Michael Allemana was born in Elmhurst, IL. He received a BM in Jazz Performance from Northern Illinois University where he studied jazz guitar with Fareed Haque. Soon afterwards he became a respected guitarist on the Chicago jazz scene. Highlights from his career include performing and touring with the late tenor saxophonist Von Freeman (1923-2012) from 1997-2012 at his weekly New Apartment Lounge jam session; appearances on two of Freeman’s albums—The Improvisor (2002) on Premonition Records and Vonski Speaks (2009) on Nessa Records; forming a quartet with guitarist George Freeman (b. 1927) that performs annually in April at the Green Mill in Chicago with drumming legend Bernard Purdie; and releasing with George Freeman Live at the Green Mill (2017) on Ears & Eyes Records. After mentoring under several senior African American musicians and listening to numerous stories of past performing experience, Allemana began to develop a deep interest in learning more about the social and historical contexts of jazz and how these contexts shaped musical practice and social interactions on the local jazz scene. While earning an MM in jazz studies at Northwestern University, he mentored with Professor Inna Naroditskaya, who pushed him to pursue ethnomusicological research. Allemana is currently a PhD candidate under advisor Professor Travis A. Jackson in the Department of Music at the University of Chicago and a dissertation fellow at the University’s Center for the Study of Race, Politics, and Culture. In addition to performance and research, Allemana serves on the Chicago Jazz Festival Programming Committee and spends the rest of his time with his wife Maria, a social worker with an MSW from Loyola University, and daughter Gabriela, a rising junior at Whitney Young High School and singer with the Chicago Children’s Choir’s Voice of Chicago conducted by Josephine Lee.
Michael Allemana’s research studies how the musical past functions in the present among both musicians and audiences, how places focus pivotal experience, how historical spatial arrangements shape musical experiences, and how racialization processes inform connected musical and social practices. His dissertation investigates how past venues organize memory of live jazz performance on Chicago’s South Side through an innovative oral historical method he terms “the stroll,” interviewing practitioners while driving to past sites of pivotal musical and social experience. His work also researches how processes of racial and spatial construction have shaped and continue to shape musical and social contexts among professional jazz musicians who were members of the African American musicians’ union local 208, among individuals who frequented Von Freeman’s famous jam session at the New Apartment Lounge, and in a longtime musical relationship between two musicians of different racial and generational subject positions. His publications include “Trying to Get the Gig: ‘Ethnic’ Weddings from the Musician’s Perspective,” in Music in the American Diasporic Wedding, edited by Inna Naroditskaya for Indiana University Press, and three educational books for jazz guitar. Allemana has presented his research at numerous conferences including the annual meetings for the Society for Ethnomusicology, the Midwest Chapter of the Society for Ethnomusicology, and the Society for American Music.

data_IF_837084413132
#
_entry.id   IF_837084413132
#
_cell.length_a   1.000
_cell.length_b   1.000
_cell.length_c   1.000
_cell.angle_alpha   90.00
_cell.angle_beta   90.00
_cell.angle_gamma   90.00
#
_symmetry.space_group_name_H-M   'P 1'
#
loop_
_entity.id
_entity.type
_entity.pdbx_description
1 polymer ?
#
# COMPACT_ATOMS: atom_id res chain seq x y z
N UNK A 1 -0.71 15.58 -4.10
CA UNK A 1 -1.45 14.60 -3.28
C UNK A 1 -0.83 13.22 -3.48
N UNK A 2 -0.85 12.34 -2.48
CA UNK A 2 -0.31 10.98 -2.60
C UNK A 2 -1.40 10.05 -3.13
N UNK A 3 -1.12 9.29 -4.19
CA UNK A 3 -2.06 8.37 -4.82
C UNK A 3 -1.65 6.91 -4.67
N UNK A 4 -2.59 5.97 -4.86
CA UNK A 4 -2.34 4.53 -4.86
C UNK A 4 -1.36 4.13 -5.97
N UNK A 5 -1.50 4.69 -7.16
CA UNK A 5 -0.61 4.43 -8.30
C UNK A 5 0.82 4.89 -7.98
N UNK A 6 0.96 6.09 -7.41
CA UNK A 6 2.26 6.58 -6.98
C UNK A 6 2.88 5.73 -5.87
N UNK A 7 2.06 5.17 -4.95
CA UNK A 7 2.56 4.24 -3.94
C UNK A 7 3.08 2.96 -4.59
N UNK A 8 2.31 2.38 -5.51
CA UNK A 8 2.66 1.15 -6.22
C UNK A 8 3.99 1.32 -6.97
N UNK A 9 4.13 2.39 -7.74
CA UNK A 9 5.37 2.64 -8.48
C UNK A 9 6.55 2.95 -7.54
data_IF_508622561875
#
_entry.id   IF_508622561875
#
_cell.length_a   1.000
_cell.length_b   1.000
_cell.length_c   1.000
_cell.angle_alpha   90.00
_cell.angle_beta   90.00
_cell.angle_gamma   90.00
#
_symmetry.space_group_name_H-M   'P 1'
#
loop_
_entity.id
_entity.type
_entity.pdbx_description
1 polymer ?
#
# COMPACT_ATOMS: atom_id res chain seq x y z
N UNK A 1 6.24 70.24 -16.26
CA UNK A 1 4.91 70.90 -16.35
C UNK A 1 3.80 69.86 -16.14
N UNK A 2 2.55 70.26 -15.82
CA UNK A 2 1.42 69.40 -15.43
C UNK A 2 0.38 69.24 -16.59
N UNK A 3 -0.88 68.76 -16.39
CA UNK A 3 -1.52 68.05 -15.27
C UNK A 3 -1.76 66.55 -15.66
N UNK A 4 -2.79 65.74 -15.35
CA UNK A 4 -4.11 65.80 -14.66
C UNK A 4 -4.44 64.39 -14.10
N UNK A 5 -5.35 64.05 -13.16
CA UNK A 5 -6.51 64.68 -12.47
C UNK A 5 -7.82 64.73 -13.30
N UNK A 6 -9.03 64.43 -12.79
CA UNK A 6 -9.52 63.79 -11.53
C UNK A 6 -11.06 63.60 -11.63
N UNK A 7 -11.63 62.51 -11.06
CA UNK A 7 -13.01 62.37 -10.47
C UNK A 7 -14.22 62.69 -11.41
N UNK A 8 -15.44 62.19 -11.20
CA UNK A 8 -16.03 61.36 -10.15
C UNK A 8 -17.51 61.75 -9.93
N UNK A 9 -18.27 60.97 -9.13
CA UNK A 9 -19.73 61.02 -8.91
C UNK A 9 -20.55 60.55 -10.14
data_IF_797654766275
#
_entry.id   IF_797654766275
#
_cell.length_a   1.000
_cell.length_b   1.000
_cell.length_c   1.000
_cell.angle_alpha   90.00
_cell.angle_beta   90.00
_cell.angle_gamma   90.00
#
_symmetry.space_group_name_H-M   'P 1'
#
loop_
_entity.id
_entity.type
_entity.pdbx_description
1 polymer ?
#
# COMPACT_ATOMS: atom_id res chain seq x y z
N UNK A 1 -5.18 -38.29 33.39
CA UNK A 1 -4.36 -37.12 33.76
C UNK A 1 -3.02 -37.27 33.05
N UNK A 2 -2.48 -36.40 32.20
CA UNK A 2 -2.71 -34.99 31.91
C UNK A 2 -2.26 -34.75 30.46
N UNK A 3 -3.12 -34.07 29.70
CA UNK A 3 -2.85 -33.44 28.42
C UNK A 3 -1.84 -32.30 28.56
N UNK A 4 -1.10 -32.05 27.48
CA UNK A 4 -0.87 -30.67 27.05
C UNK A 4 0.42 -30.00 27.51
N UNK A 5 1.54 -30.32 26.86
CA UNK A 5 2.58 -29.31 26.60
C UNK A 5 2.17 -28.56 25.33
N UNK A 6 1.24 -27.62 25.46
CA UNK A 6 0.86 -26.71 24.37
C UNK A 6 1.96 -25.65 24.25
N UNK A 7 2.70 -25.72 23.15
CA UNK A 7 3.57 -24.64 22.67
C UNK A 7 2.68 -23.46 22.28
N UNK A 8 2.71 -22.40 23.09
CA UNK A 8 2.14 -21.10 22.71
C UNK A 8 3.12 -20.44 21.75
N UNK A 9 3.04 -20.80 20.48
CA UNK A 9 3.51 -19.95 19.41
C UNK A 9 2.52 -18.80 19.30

2015 co-coordinator for Ethnoise!
Introduction to World Music, MUSI 10200 (lecturer, Spring 2017, Spring 2018)
Jazz Theory, DePaul University (lecturer, 2017-2018)